Tim James: Chenin blanc – high, middle and low
By Tim James, 4 February 2019
Chenin blanc has been at the core of the Cape wine revolution since 1994. No other grape can offer three crucial aspects of that revolution: 1) being integral to local tradition; 2) being intimately connected to terroir – partly via old vineyards; and 3) being a good quality grape comparatively cheaply available to exploring young winemakers without land of their own. If it weren’t for the Swartland’s treasurehouse of largely neglected, unrespected chenin blanc, could that region have come to occupy the unique place it so firmly has in the modern Cape? It’s not easy to think of a smart young(ish) avant garde producer without at least one fine chenin and/or chenin-based white blend in his or her portfolio.
Still the Cape’s most planted grape (though its predominance greatly diminished), chenin continues to play a central role in the co-op system that so dangerously dominates South African wine production, giving grapes for distillation and for cheap white wines, and the occasional more ambitious version (with the Breedekloof Makers focus on chenin an important initiative). At the other end of the market, chenin is surely responsible, or partly responsible, for a large proportion of top-end-expensive whites, leaving chardonnay and Bordeaux-style blends somewhere behind. Think Sadie, Alheit, David & Nadia, and Raats just for starters, while the number of chenins retailing for over R300, let alone over R200, is notable.
Whether they’ll all survive in what is getting to be a crowded market is another matter. The priciest of them all was probably the Dirty Little Secret 2015 from Ken Forrester (one of the great pioneers of ambitious Cape chenin), which must count as something of a flop: as far as I know there hasn’t been another vintage released, and I see the original still available three years later at a Cape Town shop for R1169. After well more than a decade, however, Sadie’s Mev Kirsten still sells each year at over R800 locally and three times that in some foreign markets.
If I were pushed at a steakhouse or wherever to buy a wine off a cheap and boring winelist, I’d look for a co-op chenin, fairly confident that it would be drinkable at least. But if one aims higher in finding a bottle to buy, does one need to go at least close to R200 or is there anything under R100 that offers the interest, the commitment to terroir, the careful vinification, and generally the quality to appeal to the non-rich but fussy drinker? Secateurs from Badenhorst has done extraordinarily well doing something approaching that. I went to Pick n Pay hoping to find a few others.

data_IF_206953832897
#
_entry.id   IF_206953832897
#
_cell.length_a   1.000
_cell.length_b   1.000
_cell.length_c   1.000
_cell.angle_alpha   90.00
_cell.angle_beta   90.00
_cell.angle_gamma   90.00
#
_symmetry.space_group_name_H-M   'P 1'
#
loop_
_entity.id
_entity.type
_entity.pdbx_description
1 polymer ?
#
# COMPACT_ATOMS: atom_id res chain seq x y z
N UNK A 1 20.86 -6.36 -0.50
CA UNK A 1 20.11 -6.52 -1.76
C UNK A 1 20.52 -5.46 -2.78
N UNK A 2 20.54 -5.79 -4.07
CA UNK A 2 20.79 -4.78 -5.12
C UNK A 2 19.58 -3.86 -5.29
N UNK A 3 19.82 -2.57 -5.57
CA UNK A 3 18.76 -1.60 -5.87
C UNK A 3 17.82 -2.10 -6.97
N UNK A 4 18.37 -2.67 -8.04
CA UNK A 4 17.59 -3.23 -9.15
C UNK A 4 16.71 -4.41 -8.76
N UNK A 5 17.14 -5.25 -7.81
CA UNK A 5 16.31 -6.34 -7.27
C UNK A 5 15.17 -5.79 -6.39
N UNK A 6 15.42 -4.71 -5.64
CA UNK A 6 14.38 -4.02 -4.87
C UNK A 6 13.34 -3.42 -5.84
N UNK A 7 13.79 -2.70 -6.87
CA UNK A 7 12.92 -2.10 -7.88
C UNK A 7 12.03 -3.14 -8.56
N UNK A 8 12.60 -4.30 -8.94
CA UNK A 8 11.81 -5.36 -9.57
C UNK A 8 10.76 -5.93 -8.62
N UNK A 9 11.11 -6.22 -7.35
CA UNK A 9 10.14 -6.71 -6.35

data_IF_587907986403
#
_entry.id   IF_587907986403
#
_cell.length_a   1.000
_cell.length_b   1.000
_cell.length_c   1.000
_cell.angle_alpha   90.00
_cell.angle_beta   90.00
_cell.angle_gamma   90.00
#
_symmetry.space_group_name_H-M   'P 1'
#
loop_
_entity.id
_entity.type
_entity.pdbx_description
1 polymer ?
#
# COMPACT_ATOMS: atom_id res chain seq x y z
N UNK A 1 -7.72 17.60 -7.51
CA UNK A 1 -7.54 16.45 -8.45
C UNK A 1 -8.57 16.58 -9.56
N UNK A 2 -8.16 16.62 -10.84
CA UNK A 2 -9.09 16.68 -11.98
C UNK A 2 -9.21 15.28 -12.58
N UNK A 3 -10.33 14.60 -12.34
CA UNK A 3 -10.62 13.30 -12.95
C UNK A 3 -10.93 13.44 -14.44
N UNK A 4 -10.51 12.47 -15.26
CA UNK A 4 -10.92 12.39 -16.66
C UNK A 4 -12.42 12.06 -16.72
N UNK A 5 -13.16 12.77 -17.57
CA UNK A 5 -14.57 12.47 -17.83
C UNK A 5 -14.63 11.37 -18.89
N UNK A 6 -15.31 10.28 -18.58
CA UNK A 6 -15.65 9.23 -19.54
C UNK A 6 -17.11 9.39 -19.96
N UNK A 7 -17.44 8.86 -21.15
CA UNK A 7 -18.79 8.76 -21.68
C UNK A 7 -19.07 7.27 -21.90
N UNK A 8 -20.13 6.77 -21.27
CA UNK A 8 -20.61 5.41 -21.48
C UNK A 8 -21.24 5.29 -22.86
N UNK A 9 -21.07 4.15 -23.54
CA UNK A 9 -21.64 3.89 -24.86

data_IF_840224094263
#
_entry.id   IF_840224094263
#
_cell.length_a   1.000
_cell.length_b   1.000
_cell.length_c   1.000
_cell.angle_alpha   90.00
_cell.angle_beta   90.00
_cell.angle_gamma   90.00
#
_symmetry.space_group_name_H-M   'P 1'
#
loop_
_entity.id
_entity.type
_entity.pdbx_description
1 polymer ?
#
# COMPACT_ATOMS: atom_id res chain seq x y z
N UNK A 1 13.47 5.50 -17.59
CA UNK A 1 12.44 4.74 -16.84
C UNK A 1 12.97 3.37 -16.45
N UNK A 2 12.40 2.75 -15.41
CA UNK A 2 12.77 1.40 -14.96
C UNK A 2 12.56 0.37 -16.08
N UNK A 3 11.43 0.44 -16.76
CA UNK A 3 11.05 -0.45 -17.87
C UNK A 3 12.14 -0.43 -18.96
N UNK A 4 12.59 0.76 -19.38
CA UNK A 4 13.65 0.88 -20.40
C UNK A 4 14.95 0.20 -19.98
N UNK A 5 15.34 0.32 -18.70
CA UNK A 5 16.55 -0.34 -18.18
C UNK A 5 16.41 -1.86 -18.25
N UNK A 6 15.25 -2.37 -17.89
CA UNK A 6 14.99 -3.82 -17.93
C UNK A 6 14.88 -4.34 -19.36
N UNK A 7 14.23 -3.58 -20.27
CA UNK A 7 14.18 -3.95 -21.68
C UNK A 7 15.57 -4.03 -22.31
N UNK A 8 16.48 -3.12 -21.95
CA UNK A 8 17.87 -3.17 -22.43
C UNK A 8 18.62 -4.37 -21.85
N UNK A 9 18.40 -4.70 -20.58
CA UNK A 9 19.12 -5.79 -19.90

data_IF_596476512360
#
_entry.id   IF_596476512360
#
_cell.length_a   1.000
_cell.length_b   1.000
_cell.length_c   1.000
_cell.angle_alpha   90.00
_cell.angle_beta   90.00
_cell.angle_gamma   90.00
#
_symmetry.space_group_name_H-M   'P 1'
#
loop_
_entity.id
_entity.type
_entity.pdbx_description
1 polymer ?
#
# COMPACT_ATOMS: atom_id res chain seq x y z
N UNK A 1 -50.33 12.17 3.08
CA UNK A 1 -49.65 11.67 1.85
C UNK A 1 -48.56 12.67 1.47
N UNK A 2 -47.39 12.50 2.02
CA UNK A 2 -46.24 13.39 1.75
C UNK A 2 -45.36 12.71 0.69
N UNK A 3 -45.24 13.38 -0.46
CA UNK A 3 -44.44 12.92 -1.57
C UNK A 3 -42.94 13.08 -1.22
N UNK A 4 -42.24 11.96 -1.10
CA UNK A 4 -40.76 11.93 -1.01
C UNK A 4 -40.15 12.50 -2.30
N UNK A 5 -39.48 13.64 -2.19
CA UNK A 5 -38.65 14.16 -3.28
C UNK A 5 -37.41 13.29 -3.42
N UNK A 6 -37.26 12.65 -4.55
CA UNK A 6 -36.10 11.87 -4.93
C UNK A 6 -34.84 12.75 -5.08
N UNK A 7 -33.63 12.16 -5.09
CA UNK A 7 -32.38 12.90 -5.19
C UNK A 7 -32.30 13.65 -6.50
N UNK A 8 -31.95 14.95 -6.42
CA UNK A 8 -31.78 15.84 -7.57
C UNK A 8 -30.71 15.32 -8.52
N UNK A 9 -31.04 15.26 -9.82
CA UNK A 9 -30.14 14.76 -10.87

I wanted chenins below R100 that declared an origin more specific than “Western Cape” or “Coastal Region”, but there were precious few. I went for Porcupine Ridge from the Swartland and Kaapzicht from Stellenbosch, but then settled for a well-known Western Cape blend, Ken Forrester Petit. All 2018, all under screwcap – a closure that would be hard to find at higher price levels, I think.
In fact I hadn’t realised till I checked my till-slip at home just how inexpensive the Porcupine Ridge was – R45 (I see it at Cybercellar for R54 and as “on promotion” at Makro for R44, down from R49). It is really excellent value, with some ripe fruity charm (pear, stonefruit etc) but not trivial or dumbed down, a firm and fairly well integrated acidic presence. Easy to accept this as a modest Swartland wine. What it most lacks, of course, is the intensity and character you might well expect when you’re paying a great deal more. The easygoing Petit Chenin at R60 (R55 at Makro) is a little more acidic and thin, a little less characterful, but pleasant enough.
Kaapzicht is, at R90, double the cost of Porcupine Ridge. Attractively classic packaging, and status as a Stellenbosch estate wine (presumably made in much smaller volumes than these other two), help to justify that. It’s a very decent wine, deliciously fresh and with a greenish bite that I rather like (it declares just 12.5% alcohol), and more intensity than Porcupine. But at this price it might be worth vaulting over the R100 hurdle, where there is waiting for you, amongst others, another Ken Forrester wine, the Old Vine Reserve at about R110, which perhaps offers as much value for money at this higher level as Porcupine Ridge does at the lower.
Overall, the extreme spread of prices for chenin (Porcupine Ridge is far from the cheapest available) from a few tens of rands to many hundreds, means that it’s worth exploring the market. There are opportunists aplenty: not all the wines, at all of those levels, are quite worth the money; but many are and – again at all levels – Cape chenin offers unmatchable value that should be the envy of the wine-producing world.
- Tim James is one of South Africa’s leading wine commentators, contributing to various local and international wine publications. He is a taster (and associate editor) for Platter’s. His book Wines of South Africa – Tradition and Revolution appeared in 2013.